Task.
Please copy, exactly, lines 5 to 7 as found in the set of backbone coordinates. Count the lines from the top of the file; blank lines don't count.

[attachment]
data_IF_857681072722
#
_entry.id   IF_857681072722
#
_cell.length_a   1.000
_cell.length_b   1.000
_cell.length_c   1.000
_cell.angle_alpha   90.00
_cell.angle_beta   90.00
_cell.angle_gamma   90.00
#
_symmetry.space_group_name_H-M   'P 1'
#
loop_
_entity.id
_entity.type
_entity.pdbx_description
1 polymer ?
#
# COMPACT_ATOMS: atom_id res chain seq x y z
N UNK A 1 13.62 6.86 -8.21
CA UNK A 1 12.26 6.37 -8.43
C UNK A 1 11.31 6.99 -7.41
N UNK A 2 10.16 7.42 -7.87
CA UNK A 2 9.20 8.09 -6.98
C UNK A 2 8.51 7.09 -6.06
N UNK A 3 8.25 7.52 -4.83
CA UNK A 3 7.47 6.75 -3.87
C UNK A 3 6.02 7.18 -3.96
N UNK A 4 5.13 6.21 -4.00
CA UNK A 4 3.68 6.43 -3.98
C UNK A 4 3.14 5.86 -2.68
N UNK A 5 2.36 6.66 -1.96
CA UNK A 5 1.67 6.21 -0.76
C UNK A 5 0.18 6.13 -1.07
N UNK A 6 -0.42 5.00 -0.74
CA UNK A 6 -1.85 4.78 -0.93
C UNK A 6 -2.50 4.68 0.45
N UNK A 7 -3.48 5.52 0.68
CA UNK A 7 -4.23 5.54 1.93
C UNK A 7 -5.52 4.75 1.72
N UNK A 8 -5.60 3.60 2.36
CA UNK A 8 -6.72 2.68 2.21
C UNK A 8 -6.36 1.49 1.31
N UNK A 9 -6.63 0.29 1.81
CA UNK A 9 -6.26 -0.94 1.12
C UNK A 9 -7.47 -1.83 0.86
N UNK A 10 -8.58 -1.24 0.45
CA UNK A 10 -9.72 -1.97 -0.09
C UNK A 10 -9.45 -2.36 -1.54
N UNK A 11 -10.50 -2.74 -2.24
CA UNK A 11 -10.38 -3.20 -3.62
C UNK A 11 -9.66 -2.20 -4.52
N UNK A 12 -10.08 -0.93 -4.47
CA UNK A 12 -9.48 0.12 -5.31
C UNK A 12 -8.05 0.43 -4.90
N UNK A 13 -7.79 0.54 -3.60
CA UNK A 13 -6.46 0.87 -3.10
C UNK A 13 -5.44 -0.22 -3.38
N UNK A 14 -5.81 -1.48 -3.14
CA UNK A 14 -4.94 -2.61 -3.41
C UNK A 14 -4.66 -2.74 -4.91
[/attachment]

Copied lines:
_cell.length_a   1.000
_cell.length_b   1.000
_cell.length_c   1.000